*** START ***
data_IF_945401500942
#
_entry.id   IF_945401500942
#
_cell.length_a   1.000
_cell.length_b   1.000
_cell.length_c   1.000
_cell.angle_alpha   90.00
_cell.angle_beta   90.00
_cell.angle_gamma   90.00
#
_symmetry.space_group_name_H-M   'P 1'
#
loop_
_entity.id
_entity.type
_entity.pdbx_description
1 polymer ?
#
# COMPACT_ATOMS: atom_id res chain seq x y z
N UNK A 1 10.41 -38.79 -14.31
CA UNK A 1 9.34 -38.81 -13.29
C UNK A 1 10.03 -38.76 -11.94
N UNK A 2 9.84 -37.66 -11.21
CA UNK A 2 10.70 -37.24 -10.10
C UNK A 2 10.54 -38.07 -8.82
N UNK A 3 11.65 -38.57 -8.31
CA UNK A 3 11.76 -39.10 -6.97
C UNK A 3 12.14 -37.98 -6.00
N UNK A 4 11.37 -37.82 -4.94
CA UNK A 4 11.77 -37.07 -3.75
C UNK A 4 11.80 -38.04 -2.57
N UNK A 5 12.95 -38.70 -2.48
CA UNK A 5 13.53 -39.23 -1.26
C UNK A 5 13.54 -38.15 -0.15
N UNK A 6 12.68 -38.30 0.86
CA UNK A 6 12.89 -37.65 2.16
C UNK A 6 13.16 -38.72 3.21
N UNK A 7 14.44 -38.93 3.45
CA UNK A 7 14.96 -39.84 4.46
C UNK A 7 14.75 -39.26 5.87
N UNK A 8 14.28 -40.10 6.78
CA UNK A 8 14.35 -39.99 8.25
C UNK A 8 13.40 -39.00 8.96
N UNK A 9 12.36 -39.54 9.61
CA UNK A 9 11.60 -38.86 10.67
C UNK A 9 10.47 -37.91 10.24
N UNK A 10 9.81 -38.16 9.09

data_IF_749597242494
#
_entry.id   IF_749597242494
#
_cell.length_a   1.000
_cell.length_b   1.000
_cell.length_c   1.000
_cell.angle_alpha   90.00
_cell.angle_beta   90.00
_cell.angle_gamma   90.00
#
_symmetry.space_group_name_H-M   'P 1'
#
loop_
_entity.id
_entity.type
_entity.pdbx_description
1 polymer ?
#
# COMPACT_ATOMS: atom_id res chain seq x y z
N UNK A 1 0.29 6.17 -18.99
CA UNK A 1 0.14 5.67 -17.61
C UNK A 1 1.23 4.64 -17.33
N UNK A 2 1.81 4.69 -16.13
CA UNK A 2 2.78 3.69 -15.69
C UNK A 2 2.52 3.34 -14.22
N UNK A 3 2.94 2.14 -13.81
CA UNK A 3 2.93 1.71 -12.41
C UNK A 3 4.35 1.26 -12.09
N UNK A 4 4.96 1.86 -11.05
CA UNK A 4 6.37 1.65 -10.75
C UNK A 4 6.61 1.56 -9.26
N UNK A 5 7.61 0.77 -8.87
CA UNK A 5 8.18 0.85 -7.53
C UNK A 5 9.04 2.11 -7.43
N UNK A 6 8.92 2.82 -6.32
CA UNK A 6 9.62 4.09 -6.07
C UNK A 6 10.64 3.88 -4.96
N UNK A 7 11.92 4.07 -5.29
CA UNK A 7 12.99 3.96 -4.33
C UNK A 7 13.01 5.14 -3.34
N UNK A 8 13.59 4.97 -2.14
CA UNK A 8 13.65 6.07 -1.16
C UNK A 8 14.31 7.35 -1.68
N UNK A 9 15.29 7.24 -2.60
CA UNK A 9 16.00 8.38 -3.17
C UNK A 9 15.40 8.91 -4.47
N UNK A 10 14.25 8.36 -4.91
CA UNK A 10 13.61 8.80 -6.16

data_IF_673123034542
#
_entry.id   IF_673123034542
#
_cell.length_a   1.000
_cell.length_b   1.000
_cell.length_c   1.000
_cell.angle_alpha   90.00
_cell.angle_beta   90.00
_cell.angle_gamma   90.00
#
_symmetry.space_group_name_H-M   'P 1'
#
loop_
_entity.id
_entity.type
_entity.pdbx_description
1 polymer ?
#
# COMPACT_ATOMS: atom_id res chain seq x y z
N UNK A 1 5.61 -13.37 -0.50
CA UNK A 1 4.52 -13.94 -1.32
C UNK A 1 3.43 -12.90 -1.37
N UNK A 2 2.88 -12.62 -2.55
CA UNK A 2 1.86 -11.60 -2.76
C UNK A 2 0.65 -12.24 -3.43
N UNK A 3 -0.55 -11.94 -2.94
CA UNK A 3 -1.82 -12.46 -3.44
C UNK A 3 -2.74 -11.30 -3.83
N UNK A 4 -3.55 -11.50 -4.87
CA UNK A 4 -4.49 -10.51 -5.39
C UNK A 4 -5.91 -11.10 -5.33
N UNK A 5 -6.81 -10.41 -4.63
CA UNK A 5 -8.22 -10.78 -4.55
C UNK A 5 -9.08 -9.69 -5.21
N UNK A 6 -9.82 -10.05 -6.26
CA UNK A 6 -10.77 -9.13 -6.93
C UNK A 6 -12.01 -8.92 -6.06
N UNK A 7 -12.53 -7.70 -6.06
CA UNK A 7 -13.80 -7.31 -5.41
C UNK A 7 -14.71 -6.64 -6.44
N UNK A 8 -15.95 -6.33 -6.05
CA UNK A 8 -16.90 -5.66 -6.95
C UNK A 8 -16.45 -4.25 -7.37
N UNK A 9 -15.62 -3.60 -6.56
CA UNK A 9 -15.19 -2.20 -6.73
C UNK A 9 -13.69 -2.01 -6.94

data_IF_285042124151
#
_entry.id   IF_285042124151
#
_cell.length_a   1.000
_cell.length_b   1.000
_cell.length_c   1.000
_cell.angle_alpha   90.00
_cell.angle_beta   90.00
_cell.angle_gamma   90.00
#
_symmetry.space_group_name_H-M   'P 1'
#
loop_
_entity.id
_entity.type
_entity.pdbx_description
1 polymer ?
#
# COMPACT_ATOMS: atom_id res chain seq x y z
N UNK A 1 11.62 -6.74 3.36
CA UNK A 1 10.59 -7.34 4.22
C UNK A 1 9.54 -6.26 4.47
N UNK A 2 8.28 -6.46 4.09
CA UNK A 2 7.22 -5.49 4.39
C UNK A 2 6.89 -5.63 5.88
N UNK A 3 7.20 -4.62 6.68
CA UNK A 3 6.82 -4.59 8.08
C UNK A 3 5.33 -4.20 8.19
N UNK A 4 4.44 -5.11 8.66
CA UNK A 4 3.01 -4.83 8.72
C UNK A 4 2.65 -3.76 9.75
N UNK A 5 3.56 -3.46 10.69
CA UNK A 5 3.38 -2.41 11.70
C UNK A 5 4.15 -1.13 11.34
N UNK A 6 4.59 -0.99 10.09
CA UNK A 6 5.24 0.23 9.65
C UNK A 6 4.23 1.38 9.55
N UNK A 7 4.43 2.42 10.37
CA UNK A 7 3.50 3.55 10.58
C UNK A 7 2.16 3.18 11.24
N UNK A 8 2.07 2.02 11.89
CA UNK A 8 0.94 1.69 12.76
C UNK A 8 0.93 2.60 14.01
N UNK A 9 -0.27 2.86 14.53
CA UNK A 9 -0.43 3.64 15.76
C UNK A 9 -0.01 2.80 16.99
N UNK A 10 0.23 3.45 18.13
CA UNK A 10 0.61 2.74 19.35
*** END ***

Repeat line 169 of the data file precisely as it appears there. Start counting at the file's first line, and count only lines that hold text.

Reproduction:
CA UNK A 2 7.22 -5.49 4.39